It's hoped future models will feature autonomous software that will allow them to fly passengers around the country with no driver.

The craft, which has parachutes installed in case of an emergency and carries no solid fuel,  is undergoing multiple safety tests over the coming months.

Hermitage is currently under construction and will be available in Spring 2019 for £10 million. Included in the price will be a NeoXCraft flying car 

Hermitage is currently under construction and will be available in Spring 2019 for £10 million. Included in the price will be a NeoXCraft flying car 

Hermitage is currently under construction and will be available in Spring 2019 for £10 million. Included in the price will be a NeoXCraft flying car

To recharge the pad uses stored and solar energy to recharge and includes an 'etched data store code' which is scanned from the air and allows the car to land autonomously.

To recharge the pad uses stored and solar energy to recharge and includes an 'etched data store code' which is scanned from the air and allows the car to land autonomously.

To recharge the pad uses stored and solar energy to recharge and includes an 'etched data store code' which is scanned from the air and allows the car to land autonomously.

Hermitage will include a variety of neat features such as climate control, solar panels and armored glass in its windows

Hermitage will include a variety of neat features such as climate control, solar panels and armored glass in its windows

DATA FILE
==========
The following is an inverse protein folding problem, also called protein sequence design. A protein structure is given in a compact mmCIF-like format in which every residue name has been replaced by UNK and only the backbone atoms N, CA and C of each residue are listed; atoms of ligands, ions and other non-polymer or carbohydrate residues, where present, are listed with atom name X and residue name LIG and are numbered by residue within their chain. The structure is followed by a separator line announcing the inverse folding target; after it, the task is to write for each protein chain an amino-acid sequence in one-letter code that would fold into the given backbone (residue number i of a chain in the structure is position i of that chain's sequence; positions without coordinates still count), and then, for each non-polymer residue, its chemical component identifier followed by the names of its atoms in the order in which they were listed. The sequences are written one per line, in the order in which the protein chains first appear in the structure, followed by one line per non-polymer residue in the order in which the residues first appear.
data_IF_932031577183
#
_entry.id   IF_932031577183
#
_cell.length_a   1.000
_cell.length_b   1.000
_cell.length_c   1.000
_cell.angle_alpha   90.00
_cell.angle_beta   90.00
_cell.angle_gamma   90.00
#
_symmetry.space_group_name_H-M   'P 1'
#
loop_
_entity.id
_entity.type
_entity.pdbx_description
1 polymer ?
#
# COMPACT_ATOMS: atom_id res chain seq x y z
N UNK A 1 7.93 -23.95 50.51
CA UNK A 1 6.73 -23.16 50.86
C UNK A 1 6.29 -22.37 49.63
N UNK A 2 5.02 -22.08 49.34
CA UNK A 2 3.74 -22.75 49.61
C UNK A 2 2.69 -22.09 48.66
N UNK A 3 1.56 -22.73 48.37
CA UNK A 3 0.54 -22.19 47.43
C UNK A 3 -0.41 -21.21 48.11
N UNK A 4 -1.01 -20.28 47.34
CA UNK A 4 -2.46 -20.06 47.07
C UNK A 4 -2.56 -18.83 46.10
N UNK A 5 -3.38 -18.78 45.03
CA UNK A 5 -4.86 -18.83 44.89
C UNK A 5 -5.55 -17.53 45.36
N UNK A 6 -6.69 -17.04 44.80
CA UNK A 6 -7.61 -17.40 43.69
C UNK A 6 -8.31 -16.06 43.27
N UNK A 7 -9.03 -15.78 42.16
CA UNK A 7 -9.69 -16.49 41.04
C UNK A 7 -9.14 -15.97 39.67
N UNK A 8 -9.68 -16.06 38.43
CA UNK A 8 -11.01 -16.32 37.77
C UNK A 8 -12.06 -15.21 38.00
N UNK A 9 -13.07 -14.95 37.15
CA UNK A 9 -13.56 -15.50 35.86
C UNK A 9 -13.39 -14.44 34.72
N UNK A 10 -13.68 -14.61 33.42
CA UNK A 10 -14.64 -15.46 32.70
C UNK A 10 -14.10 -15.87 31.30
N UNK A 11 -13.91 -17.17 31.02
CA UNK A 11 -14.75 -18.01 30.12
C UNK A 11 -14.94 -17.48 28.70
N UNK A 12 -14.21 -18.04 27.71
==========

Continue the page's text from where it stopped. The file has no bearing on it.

Hermitage will include a variety of neat features such as climate control, solar panels and armored glass in its windows

The University of Derby's Institute of Innovation has been involved with the project.

When on the ground the pilot is able go into flight with the push of a button.

The propeller housings, which feature wheel structures on the outside, will then tilt downwards, allowing the vehicle to drive.

The car is computer controlled and the pilot will follow a series of voice commands to drive it in the air and on the road.


UK Renewable Energy Industry Urges Government To Allow Onshore Wind Auctions

Clean Power

Published on October 26th, 2018 | by Joshua S Hill

October 26th, 2018 by


14 major renewable energy companies have penned a joint letter to the UK’s Secretary of State for Business, Energy and Industrial Strategy, Greg Clark, urging him to drop the current restrictions on onshore wind which prevent it from competing in the Government’s power auctions.